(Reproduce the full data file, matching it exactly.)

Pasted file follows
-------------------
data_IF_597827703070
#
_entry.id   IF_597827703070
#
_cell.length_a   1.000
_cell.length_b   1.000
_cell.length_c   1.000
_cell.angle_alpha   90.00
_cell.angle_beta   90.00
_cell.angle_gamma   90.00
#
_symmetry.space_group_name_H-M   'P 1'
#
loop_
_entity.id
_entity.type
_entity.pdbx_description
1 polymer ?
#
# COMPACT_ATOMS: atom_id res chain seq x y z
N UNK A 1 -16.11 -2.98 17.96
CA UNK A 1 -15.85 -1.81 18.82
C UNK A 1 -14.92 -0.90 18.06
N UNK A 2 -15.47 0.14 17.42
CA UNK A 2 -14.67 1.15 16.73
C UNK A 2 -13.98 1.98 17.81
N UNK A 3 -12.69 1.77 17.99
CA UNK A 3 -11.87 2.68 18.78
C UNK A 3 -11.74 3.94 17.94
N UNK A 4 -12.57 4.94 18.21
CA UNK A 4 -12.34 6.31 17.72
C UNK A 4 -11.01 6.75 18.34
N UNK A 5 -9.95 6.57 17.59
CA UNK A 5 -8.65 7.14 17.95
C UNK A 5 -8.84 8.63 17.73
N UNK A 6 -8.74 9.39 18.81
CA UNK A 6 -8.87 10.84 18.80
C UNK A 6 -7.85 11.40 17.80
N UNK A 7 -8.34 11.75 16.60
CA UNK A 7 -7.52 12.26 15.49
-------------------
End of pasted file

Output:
data_IF_597827703070
#
_entry.id   IF_597827703070
#
_cell.length_a   1.000
_cell.length_b   1.000
_cell.length_c   1.000
_cell.angle_alpha   90.00
_cell.angle_beta   90.00
_cell.angle_gamma   90.00
#
_symmetry.space_group_name_H-M   'P 1'
#
loop_
_entity.id
_entity.type
_entity.pdbx_description
1 polymer ?
#
# COMPACT_ATOMS: atom_id res chain seq x y z
N UNK A 1 -16.11 -2.98 17.96
CA UNK A 1 -15.85 -1.81 18.82
C UNK A 1 -14.92 -0.90 18.06
N UNK A 2 -15.47 0.14 17.42
CA UNK A 2 -14.67 1.15 16.73
C UNK A 2 -13.98 1.98 17.81
N UNK A 3 -12.69 1.77 17.99
CA UNK A 3 -11.87 2.68 18.78
C UNK A 3 -11.74 3.94 17.94
N UNK A 4 -12.57 4.94 18.21
CA UNK A 4 -12.34 6.31 17.72
C UNK A 4 -11.01 6.75 18.34
N UNK A 5 -9.95 6.57 17.59
CA UNK A 5 -8.65 7.14 17.95
C UNK A 5 -8.84 8.63 17.73
N UNK A 6 -8.74 9.39 18.81
CA UNK A 6 -8.87 10.84 18.80
C UNK A 6 -7.85 11.40 17.80
N UNK A 7 -8.34 11.75 16.60
CA UNK A 7 -7.52 12.26 15.49